The flawed prosecution of former high-flying taxman Nick Petroulias hit another speed bump yesterday when it emerged a juror in Petroulias’s second Supreme Court trial was a disqualified driver and, in the process, was unlawfully empaneled and was not qualified to serve on the jury.
Petroulias is charged with defrauding the Commonwealth, corrupt conduct and unauthorised publication of documents. This was the 25th day of Petroulias’s retrial. His first trial in 2005 ended with a hung jury. He has pleaded not guilty to all charges.
When former commissioner Michael Carmody resigned from the Australian Taxation Office in December 2005 to head the Customs Service, most commentators believed it was due to the pressures of the Robert Gerard tax fiasco. However, many close watchers of the ATO believe that the Petroulias matter was also a catalyst for Carmody’s swift exit. Petroulias was personally head-hunted by Carmody to head the ATO’s all powerful Strategic Intelligence Unit, with a title of First Assistant Commissioner, where his brief from Carmody was to seek and destroy tax avoidance schemes.
The whiz-kid lawyer who holds a Bachelor of Commerce, a Bachelor of Laws with honours and a Master of Laws with first-class honours, and worked at some of Australia’s pre-eminent accounting and legal practices, was enticed to join the public service on a pay cut with promises of a free reign to haul in the dodgy schemes of the rich and famous with unlimited resources. An internal ATO memo dated 25 September 1998 and signed by Carmody states:
I’ve asked Nick Petroulias, currently Assistant Commissioner, Strategic Intelligence Analysis in Large Business and International, to take on a new role so as to support the development of a strategic intelligence network throughout the Tax Office. The new position is that of First Assistant Commissioner, Strategic Intelligence Network, and in that capacity Nick will report directly to me. Working together in this way is all about meeting our changing responsibilities to the community in a changing world. Supporting Nick in his new role will help us meet that challenge.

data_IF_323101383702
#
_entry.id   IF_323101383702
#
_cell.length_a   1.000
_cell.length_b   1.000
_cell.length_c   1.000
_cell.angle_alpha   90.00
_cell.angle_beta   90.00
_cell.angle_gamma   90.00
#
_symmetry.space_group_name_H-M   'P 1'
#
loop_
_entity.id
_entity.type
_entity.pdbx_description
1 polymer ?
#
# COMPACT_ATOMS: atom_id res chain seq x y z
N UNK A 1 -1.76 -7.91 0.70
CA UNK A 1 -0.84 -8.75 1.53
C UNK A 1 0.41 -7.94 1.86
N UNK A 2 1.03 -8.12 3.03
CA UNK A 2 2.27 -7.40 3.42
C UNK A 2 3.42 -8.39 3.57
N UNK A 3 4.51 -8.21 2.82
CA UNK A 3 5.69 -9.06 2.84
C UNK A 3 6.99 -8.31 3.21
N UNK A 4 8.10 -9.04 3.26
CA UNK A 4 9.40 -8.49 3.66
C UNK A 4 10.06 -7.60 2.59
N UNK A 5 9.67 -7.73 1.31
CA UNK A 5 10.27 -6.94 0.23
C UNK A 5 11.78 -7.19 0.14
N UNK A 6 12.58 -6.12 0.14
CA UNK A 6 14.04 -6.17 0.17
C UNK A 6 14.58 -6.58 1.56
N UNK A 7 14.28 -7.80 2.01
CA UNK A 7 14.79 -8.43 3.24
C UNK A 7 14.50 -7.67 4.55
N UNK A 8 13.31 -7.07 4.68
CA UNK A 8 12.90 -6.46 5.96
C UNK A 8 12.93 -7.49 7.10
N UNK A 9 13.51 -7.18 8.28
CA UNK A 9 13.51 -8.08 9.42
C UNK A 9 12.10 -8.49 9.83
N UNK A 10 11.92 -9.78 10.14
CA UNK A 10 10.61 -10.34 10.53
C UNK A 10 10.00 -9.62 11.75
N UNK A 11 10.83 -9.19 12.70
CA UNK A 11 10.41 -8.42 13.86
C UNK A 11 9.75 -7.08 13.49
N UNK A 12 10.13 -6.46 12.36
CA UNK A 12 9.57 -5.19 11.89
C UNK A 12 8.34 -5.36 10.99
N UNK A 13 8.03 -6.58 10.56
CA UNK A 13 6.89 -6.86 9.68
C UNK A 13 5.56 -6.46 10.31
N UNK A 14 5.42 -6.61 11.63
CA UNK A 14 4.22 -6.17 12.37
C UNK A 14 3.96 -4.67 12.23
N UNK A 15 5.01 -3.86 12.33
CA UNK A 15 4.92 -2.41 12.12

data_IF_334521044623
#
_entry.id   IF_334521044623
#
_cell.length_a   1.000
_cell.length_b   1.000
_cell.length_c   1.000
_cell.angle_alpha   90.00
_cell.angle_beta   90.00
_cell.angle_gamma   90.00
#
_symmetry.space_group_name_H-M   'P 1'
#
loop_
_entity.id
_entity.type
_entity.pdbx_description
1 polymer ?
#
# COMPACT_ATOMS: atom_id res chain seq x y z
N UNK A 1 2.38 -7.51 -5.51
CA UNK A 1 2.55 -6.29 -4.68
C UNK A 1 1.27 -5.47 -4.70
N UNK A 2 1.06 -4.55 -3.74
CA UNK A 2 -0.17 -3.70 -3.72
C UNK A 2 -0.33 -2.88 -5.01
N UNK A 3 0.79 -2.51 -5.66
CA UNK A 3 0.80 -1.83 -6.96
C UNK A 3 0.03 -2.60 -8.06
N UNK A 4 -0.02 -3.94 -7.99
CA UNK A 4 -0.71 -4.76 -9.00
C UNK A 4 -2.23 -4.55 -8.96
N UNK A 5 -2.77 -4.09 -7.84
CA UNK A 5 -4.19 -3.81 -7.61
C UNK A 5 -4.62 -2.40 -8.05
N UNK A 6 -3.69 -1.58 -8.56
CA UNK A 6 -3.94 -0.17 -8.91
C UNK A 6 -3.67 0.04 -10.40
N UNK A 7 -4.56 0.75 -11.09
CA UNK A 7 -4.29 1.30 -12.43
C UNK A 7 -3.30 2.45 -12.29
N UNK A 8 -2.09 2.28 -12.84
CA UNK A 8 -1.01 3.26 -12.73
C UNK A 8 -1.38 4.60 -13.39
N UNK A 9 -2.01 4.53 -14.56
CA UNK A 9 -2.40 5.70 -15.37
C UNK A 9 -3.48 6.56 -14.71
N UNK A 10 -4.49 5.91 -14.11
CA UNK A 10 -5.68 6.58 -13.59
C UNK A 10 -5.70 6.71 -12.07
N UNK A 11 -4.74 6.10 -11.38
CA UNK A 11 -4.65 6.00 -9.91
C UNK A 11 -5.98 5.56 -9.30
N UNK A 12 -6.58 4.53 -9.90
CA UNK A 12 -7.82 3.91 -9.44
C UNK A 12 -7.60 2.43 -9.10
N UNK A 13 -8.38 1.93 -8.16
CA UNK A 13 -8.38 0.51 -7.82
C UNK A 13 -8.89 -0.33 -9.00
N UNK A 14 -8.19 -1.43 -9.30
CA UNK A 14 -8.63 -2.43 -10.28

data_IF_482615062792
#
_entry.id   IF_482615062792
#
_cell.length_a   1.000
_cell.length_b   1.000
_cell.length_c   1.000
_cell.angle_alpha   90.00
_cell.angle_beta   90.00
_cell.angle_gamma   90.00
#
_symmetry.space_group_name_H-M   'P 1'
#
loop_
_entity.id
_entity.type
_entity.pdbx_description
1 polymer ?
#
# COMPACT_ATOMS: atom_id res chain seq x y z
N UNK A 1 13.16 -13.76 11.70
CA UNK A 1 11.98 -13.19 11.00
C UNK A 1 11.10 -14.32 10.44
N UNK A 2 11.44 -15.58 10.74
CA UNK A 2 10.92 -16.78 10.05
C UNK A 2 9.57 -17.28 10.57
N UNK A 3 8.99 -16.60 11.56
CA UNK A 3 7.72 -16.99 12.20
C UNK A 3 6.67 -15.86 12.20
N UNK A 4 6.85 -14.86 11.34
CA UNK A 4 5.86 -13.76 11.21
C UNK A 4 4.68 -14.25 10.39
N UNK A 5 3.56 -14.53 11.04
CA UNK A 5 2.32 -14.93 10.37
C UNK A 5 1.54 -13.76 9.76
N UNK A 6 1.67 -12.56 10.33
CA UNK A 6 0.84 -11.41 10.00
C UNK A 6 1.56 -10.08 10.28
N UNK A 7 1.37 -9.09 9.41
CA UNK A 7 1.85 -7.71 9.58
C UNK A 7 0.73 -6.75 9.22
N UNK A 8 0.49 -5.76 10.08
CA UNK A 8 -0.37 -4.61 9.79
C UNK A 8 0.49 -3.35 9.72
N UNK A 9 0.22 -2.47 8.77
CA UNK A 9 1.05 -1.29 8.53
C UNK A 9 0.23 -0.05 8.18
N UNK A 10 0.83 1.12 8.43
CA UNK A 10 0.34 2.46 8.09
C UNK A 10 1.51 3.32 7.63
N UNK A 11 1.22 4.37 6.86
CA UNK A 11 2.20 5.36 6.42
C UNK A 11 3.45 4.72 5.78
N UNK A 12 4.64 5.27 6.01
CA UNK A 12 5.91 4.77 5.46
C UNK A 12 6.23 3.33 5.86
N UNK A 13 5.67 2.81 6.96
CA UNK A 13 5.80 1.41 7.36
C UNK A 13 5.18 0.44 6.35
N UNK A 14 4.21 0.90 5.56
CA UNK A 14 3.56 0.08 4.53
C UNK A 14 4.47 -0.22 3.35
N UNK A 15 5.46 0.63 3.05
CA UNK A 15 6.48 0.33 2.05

The rest is history as Petroulias was charged with providing favourable tax rulings to entities he had an interest in while giving adverse rulings to competitors. Petroulias said this in 2003 of his time working with Carmody:
Look, the position, as it evolved, became very politically sensitive. There was no infrastructure to support how decisions were made and how protocols would be followed. You were pretty much left out on your own, twisting in the wind, and so when the wind changes direction, then everybody runs for cover. Unfortunately, I was the only one left standing.
The highly flawed and continued persecution of Petroulias is estimated to have cost Australian taxpayers in excess of $33 million dollars with the ATO funding the majority of that figure while the DPP has expended around $3 million dollars.
Someone in the ATO or Howard Government needs to explain to me why they are pursuing Petroulias and not the culprit who sliced $75 million dollars off big Liberal Party donor Robert Gerard’s tax bill which allegedly involved international tax avoidance and indictable offences. Oh, and let’s not forget the comfort letter Carmody gave to Gerard, effectively clearing him of any tax foibles, which facilitated his promotion to the Reserve Bank Board.
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Who in the Government is going to haul in the ATO and DPP in what fast resembles nothing more than a witch hunt?